Lit Motors launches its cargo-carrying electric scooter on Kickstarter

Over two years ago I test drove (and was carried by) a funky electric scooter made by San Francisco-based startup Lit Motors that carried large amounts of cargo and could fold down into a small size (see that video below). It was just a prototype back then, but on Wednesday the startup launched a new version of that e-scooter with a brand new Kickstarter campaign.

The scooter — now dubbed Kubo — looks like a cross between the box-carrying first prototype and a more classic 60’s style Vespa, with a curvy front and retro-looking stylings. Other than the fact that it’s 100 percent electric, the main unique feature about it is that you can fit a large 22 square inch box in its center, and it has a 300 lb capacity (for both cargo and rider). They seemed to have scrubbed the folding function from this version.

Kubo, Lit Motors

The Kubo can go 45 mph at top speed and can drive 50 miles on a single charge. The vehicle comes with an onboard charger to charge up from any outlet while on the go, and features little hooks on its floorboard so you can easily strap in cargo.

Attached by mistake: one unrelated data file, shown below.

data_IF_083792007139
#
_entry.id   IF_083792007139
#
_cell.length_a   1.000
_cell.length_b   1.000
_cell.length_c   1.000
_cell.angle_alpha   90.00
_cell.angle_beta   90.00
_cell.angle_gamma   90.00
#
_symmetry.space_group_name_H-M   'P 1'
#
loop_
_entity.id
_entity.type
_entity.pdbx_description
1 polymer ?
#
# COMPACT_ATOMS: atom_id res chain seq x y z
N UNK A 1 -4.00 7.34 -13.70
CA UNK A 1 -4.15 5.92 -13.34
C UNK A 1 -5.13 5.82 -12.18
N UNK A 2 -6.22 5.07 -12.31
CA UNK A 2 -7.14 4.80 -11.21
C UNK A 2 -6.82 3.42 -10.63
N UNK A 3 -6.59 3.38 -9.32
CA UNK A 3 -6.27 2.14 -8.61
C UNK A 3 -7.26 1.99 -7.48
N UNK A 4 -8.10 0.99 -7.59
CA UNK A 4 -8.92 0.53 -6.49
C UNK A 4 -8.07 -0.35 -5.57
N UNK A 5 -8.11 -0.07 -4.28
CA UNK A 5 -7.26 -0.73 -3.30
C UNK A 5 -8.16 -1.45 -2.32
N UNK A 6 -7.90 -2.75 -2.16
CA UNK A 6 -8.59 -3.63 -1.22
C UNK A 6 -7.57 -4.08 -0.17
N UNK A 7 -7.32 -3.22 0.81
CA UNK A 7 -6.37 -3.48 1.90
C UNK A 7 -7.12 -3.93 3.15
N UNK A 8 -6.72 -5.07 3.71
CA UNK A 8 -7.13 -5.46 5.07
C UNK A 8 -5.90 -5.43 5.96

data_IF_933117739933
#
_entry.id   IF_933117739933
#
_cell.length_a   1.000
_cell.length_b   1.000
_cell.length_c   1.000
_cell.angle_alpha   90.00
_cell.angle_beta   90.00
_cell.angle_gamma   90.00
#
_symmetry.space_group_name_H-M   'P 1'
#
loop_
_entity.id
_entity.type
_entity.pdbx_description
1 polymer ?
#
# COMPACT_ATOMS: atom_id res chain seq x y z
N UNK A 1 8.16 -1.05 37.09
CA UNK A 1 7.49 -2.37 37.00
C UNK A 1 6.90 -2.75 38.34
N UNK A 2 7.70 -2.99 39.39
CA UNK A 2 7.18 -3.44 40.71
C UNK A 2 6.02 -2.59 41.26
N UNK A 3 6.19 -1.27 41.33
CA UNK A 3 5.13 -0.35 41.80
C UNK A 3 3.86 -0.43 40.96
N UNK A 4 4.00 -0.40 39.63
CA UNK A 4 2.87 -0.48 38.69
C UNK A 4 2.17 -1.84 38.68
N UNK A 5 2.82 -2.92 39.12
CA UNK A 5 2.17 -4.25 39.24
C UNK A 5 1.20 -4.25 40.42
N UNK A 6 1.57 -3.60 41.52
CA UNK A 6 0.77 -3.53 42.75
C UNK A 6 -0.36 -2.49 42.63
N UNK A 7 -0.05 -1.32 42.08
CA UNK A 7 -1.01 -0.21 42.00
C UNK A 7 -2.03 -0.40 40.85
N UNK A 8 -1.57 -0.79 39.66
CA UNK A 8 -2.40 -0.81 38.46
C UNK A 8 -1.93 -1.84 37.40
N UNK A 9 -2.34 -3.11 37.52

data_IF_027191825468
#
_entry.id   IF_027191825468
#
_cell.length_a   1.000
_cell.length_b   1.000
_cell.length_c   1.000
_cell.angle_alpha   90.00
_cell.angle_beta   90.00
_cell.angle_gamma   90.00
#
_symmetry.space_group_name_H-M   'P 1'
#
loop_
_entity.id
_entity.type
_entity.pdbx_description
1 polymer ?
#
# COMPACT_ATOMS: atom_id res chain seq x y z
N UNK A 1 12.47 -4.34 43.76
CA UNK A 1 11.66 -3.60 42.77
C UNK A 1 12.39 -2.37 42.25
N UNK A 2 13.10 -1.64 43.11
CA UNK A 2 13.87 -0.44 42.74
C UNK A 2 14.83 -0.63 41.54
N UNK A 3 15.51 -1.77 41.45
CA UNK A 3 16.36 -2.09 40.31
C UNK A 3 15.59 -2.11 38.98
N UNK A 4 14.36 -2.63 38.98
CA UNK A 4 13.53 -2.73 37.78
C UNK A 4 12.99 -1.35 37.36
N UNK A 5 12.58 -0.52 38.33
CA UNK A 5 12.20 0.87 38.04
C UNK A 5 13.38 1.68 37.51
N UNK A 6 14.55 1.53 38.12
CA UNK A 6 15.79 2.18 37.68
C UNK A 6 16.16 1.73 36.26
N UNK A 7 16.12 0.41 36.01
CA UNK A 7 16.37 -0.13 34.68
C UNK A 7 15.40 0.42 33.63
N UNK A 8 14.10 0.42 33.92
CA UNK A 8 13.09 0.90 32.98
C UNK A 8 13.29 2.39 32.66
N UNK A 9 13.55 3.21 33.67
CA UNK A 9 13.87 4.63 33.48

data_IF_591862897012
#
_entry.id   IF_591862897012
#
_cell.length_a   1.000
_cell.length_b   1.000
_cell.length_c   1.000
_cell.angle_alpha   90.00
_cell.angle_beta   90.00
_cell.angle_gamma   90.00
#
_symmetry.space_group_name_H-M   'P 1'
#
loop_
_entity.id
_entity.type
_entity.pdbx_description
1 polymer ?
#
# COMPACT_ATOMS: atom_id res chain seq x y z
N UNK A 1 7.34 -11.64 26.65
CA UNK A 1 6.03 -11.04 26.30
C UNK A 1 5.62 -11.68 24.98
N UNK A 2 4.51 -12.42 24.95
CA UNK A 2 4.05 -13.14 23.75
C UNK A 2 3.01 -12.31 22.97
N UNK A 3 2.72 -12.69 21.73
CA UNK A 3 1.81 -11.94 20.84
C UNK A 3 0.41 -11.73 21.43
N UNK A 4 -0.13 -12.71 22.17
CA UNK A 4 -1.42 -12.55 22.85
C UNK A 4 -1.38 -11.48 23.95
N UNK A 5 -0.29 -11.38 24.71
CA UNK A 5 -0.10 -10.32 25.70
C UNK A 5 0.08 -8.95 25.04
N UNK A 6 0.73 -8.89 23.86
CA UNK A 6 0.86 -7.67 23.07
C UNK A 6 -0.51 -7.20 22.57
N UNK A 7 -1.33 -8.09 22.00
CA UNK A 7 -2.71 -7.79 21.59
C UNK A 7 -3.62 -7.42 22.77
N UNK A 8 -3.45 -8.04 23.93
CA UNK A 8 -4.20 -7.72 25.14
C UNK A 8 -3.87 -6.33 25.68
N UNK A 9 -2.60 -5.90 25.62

The price might be a sticking point for potential fans. While Lit Motors is still working out how much to charge, on the Kickstarter campaign a limited number of people can get a Kubo for a low of $5,000 to be delivered the summer of 2014. They’re also offering it for between $6,000 and $7,000 if you want to get a Kubo faster, like the spring of 2014. For $8,000 you can get a custom Kubo.

Kubo, Lit Motors

Lit Motor’s CEO Daniel Kim originally wanted to sell a lower end version of the electric scooter to developing markets, like India and China, for a much lower price. But clearly they’re aiming for the urban, more wealthy San Franciscan for this run.

Kubo is just a side project of Lit Motors — they’re using Kickstarter to test the market and pricing for it. Lit has been working on its tilting C-1 for awhile. A note of caution for potential backers: electric vehicles seem to be notoriously hard to build on time and on budget, so watch the project closely and be flexible.

My test drive of the early prototype from 2011: